Defining a snag, the dead tree's trunk is at least a foot in diameter, and 15' tall, but can also be a large portion of a living tree. The top third of the tree and half the remaining side-branches are removed. This facilitates the inside-out decay process best for attracting cavity-nesting birds and providing perches for hawks, eagles, and owls.

The primary cavity-nesters, sapsuckers and woodpeckers, excavate for their nesting season and then move on. The secondary cavity-nesters move into vacated cavities and abandoned nests. All of them consume large quantities of potentially damaging insects each year, acting as a natural biological control.

In addition, the woodpeckers and sapsuckers use dead branches for “drumming”, their form of communication. Squirrels and small mammals use dead limbs as foraging sites, to store food supplies, and for denning. Bats use loose bark and hollow trees for roosting. Dead limbs provide birds with perches for hunting, territorial defense, and courtship. Frogs, toads, geckos, and skinks find safety behind loose bark.

Eventually fungi enter dead trees, helping with the natural decay which returns vital nutrients back into the surrounding soil.

Alright! I was ready for the next step of finding a tree removal company that did not think I was crazy and had the patience to trim the tree according to my specifications. Enter the tree service I had used in the past for tree trimming and had kept an eye on the decline of said tree. I explained in detail what I visualized the final outcome to be and altho' hesitant at first he soon came up with a plan of action. He and four assistants showed up one morning planning to make it an all-day endeavor.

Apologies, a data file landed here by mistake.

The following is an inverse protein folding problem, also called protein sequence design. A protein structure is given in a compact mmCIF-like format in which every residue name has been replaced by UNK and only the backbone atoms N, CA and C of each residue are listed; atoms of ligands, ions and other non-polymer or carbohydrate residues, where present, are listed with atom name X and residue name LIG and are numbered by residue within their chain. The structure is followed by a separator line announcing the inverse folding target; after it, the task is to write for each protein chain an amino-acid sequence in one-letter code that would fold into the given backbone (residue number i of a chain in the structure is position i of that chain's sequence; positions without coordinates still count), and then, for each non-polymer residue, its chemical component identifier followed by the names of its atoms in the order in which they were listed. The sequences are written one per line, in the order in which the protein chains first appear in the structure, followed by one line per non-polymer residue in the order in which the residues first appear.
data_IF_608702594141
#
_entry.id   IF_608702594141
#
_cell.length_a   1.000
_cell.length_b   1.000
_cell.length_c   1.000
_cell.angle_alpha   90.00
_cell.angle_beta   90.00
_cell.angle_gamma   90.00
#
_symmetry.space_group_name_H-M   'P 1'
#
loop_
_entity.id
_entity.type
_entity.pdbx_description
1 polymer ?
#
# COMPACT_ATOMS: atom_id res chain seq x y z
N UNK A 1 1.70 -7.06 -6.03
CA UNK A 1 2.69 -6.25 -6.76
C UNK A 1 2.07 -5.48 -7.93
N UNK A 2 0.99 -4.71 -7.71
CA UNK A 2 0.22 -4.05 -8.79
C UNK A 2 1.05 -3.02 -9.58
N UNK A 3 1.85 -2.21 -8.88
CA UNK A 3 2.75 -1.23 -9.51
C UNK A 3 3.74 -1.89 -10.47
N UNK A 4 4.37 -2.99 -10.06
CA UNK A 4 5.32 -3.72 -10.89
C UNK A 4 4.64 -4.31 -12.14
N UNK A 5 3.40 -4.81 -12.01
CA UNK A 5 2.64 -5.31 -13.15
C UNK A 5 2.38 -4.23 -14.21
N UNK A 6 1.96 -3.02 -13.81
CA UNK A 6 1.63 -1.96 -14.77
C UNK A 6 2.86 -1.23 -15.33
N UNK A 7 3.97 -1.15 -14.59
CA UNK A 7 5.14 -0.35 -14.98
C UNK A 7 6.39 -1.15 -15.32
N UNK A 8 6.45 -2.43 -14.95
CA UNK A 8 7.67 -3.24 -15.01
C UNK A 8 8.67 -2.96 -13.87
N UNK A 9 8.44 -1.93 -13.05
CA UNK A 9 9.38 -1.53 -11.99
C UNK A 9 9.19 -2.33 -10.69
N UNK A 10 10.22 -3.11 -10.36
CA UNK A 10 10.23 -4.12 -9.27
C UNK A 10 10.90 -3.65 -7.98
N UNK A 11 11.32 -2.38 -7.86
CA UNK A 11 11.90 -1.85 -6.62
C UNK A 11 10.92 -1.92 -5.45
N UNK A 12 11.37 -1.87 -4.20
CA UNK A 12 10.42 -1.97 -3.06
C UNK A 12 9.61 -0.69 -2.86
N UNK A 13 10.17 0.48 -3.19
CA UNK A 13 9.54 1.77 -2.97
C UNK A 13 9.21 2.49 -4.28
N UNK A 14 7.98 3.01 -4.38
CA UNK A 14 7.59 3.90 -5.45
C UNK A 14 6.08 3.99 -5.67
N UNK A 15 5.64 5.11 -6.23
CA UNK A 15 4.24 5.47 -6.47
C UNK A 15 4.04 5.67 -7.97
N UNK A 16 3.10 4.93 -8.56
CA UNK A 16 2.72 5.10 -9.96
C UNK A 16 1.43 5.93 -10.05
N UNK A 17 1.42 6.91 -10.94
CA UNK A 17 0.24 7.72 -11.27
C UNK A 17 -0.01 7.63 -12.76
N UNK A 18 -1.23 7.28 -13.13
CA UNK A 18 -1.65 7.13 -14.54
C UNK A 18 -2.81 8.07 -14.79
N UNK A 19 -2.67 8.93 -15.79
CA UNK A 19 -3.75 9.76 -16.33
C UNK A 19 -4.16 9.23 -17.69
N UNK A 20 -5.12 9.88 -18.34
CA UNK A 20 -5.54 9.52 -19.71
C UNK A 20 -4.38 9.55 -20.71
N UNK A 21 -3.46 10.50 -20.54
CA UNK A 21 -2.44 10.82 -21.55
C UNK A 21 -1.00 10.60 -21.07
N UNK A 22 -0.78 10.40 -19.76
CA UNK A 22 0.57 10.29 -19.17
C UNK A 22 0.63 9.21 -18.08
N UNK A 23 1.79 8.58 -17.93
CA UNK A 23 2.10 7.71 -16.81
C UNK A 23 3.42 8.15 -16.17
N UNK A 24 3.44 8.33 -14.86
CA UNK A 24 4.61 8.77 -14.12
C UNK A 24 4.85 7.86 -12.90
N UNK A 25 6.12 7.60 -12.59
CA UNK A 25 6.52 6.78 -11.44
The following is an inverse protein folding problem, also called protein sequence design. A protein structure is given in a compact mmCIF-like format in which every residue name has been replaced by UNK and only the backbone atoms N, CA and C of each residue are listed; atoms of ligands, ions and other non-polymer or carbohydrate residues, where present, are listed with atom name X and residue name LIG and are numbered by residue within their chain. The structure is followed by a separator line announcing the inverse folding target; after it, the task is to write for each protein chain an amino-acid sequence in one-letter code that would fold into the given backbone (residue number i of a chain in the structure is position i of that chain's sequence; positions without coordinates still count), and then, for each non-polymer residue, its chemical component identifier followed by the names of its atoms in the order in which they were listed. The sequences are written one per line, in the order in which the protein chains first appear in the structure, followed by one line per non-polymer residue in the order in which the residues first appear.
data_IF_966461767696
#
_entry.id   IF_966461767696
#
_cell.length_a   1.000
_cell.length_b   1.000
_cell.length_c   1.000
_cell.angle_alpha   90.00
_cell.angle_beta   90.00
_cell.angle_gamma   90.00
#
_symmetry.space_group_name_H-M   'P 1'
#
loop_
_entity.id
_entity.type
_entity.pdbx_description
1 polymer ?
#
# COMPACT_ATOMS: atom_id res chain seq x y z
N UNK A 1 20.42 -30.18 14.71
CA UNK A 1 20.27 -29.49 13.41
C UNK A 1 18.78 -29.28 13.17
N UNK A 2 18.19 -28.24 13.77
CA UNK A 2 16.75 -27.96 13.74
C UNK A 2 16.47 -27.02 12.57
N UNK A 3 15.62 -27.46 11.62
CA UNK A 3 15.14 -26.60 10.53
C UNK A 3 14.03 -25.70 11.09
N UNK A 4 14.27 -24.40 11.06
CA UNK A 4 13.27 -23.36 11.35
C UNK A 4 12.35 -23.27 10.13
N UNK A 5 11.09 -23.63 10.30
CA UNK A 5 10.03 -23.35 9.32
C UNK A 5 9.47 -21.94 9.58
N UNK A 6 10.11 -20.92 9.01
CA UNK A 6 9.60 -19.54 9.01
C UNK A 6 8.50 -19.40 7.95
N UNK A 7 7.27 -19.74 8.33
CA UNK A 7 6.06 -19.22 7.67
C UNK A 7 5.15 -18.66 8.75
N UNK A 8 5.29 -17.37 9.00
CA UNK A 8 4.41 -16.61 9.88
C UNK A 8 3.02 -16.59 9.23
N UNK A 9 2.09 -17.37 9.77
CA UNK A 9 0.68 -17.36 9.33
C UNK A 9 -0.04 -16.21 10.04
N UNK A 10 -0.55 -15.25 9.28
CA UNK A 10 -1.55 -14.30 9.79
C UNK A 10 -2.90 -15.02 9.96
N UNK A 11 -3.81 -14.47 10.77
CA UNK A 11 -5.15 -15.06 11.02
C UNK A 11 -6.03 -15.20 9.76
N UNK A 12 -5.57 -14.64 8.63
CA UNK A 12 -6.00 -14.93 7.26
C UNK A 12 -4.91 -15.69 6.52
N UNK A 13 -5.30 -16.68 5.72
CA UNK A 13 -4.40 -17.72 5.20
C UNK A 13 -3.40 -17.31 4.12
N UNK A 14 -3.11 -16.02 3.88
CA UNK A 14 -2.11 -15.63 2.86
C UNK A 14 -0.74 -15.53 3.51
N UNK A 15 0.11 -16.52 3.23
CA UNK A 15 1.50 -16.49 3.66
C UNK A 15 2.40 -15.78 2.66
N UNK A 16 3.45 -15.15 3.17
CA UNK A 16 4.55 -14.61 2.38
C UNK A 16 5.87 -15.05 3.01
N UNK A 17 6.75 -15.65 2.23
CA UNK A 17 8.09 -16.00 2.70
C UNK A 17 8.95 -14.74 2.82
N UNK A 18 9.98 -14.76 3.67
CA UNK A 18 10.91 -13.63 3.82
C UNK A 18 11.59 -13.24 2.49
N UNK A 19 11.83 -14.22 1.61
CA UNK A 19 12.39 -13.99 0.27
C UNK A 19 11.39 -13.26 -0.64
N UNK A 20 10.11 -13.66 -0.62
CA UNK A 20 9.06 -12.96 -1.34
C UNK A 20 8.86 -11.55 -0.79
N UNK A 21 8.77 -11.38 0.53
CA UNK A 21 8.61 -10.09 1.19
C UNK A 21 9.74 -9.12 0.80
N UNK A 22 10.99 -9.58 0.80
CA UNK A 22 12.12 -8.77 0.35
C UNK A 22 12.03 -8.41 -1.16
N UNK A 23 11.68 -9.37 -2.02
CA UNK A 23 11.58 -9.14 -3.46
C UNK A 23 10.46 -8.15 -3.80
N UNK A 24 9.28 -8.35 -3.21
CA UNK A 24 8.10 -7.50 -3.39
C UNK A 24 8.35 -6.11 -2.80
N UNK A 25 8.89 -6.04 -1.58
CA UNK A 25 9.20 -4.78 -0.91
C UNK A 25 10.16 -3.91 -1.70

The main man with the chain saw worked his magic and with several shouting conferences with me on the sidelines, we created a wildlife tree work of art. Talk about having the patience of a saint! He even provided a 3' perch for our neighborhood hawk who just happened to stop by in a neighboring tree to watch the progress. I've enclosed progressive photos of the project. Some might think the finished product an eyesore but beauty is in the eye of the bird utilizing the tree. I've seen three varieties of woodpeckers working away on the snag. Squirrels use it as an everyday extension of their gymnastic feats. And I'm holding my breath for the day I look up and find a bald eagle building a nest in the crotch of the major remaining limbs. Of course all snags need to be regularly assessed and managed for risk to people and property.

We've fielded a lot of questions and inquiries from neighbors and passers-by and I'll eventually purchase a “snag interpretive panel” sold by the Smithsonian to hang on the tree as explanation for it's existence. (

We harbor a strange kind of pride as we keep a daily eye on it but hope Mother Nature does not provide us with the opportunities to create more snags any time soon.

Tess has kindly offered to answer any of your questions about the company she used and snags – just contact her via email.  She’s in our Directory in the Dogwood Circle.